Fussler (1914-1997) was a pioneering librarian whose contributions to information science were wide-ranging and impactful.  He was the Head of the Manhattan Project’s library division, laying the foundation for the Atomic Energy Commission’s later information activities.  He was an associate editor of American Documentation, and wrote Photographic Reproduction for Libraries: a Study in Administrative Problems (1941).  Fussler conducted early bibliometrics studies of the journal literature of chemistry and physics.  He was interested in measuring the role of librarians in scientific communication, and published important articles on this subject in Library Quarterly.  He was the Director of the University of Chicago Library from 1948-1971.

The following obituary appeared in the ASIS&T Bulletin, adapted from an obituary provided by the University of Chicago, at the time of his death in 1997:

Dr. Herman H. Fussler, a pioneering librarian who helped make the University of Chicago Libraries a leading international resource for scholars, died March 2 in Raleigh, North Carolina. He was 82.

Fussler, who retired from the University in 1983, was the director of the University of Chicago Libraries for 23 years.  The University’s Joseph Regenstein Library, built under his direction, became a model research library for the humanities and social sciences.  He was a leader in applying computers to library applications, developing in the 1960s a plan to convert the library’s bibliographic data into computerized form.

On the completion of the Regenstein Library in 1971, he joined the faculty of the Graduate Library School on a full-time basis.  He was named the Martin A. Ryerson Distinguished Service Professor in 1974.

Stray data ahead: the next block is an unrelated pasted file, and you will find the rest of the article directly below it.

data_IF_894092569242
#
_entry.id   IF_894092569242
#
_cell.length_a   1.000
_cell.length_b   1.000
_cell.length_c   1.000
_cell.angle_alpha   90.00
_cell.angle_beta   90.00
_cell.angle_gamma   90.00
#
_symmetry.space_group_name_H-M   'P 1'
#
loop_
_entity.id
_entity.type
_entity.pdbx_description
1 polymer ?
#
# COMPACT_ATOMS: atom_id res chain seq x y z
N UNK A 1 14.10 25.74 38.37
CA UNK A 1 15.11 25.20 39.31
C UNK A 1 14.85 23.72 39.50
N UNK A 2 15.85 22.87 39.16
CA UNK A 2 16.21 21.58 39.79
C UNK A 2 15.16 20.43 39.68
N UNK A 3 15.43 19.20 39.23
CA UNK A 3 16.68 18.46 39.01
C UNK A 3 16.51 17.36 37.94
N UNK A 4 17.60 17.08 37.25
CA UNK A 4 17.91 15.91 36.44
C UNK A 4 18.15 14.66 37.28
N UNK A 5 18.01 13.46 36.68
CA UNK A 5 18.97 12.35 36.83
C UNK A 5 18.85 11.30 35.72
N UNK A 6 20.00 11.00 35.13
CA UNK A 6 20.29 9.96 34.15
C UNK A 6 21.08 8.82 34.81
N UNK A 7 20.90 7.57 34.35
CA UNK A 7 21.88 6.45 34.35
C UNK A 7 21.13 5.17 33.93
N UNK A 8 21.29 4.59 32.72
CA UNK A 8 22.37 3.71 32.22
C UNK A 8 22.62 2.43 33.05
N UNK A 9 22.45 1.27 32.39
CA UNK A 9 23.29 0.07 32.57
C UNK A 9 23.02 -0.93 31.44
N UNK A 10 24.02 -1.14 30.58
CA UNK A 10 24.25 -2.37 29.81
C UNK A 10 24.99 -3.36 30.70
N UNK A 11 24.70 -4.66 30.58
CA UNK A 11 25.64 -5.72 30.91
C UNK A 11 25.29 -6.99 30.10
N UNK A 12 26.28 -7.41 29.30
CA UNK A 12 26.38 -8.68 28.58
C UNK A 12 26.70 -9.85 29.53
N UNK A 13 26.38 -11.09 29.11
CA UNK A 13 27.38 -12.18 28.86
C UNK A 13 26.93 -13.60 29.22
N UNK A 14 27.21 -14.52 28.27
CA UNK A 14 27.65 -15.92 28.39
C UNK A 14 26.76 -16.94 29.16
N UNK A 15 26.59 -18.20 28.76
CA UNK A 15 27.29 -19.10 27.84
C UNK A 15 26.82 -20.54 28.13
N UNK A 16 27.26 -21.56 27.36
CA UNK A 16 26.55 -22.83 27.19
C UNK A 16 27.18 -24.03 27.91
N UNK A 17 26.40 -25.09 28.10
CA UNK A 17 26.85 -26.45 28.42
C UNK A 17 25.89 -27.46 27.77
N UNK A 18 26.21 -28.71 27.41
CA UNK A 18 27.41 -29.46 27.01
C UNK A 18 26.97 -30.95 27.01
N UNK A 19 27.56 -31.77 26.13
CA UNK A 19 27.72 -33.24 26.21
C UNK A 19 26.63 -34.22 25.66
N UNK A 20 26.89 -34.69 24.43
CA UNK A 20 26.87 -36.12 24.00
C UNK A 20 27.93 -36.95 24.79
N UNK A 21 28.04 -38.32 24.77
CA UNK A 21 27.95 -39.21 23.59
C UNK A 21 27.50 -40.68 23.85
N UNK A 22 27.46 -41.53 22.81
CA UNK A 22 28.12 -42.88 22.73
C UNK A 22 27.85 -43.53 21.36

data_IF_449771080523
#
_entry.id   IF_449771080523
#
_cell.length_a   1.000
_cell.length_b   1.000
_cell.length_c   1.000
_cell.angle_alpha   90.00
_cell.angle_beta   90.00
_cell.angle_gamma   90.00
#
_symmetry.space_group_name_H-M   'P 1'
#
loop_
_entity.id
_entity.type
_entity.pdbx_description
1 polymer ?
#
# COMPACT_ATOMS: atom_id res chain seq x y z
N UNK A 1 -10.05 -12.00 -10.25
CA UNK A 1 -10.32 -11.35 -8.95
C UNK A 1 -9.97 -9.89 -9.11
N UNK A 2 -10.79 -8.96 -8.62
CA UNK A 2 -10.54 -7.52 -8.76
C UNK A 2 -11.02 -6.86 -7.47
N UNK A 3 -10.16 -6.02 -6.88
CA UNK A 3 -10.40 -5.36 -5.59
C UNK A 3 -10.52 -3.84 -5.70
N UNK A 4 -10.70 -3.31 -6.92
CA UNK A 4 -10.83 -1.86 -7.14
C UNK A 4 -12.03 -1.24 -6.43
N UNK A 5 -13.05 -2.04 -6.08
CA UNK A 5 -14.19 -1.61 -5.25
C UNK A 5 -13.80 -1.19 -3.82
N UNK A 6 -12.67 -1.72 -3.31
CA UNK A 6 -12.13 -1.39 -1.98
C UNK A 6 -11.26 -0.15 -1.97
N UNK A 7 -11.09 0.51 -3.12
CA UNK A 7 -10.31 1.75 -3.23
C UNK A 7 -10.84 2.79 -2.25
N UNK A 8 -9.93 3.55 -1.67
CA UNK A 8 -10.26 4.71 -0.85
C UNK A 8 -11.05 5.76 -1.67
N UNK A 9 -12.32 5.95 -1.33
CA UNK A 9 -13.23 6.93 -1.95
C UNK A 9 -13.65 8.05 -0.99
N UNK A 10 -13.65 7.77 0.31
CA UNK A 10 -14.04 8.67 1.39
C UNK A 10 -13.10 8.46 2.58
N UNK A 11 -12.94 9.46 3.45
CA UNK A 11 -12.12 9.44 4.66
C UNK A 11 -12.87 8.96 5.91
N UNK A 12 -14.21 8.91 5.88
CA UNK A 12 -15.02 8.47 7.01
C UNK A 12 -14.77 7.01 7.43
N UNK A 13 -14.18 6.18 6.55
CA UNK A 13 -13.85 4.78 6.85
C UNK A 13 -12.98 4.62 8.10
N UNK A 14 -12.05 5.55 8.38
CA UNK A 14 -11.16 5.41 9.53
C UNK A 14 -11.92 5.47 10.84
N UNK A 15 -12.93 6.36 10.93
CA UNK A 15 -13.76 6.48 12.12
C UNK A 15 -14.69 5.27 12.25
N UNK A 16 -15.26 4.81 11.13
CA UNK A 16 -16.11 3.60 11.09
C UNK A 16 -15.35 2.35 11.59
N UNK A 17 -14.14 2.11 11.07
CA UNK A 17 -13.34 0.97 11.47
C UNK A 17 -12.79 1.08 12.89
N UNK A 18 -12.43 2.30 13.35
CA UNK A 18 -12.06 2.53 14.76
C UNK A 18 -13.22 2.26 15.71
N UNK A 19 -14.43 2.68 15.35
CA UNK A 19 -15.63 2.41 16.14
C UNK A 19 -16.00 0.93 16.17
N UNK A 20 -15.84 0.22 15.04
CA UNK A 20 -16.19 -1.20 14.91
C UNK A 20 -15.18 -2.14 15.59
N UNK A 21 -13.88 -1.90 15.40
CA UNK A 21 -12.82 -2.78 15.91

[…] Fussler began his library career in 1936 when he arrived at the University of Chicago to establish and direct its pioneering Department of Photographic Reproduction.  While there, he developed processes that helped establish the use of microfilm in research libraries.  Concurrently, he became Science Librarian in 1943.  In 1947, he was promoted to assistant director and then associate director of the library.  He was named director in 1948.

Offices held:

National Library of Medicine: presidential appointment to Board of Regents (1963)

National Advisory Committee on Libraries: presidential appointment (1966)

Library of Congress, Advisory Committee on Automation: member

American Academy of Arts and Sciences: Fellow

American Association for the Advancement of Science: Fellow

Awards received:

American Library Association: Melvil Dewey Medal (1954)

Ralph R. Shaw Award: library literature (1976)

Association of College and Research Librarians: Distinguished Career Citation (1989)

Herman Fussler Papers:

University of Chicago Library, Special Collections, Chicago, IL (94.25 linear feet (83 boxes), professional papers including correspondence with ADI/ASIS&T and papers related to his work on microfilm; inventory available online at University of Chicago Library’s website)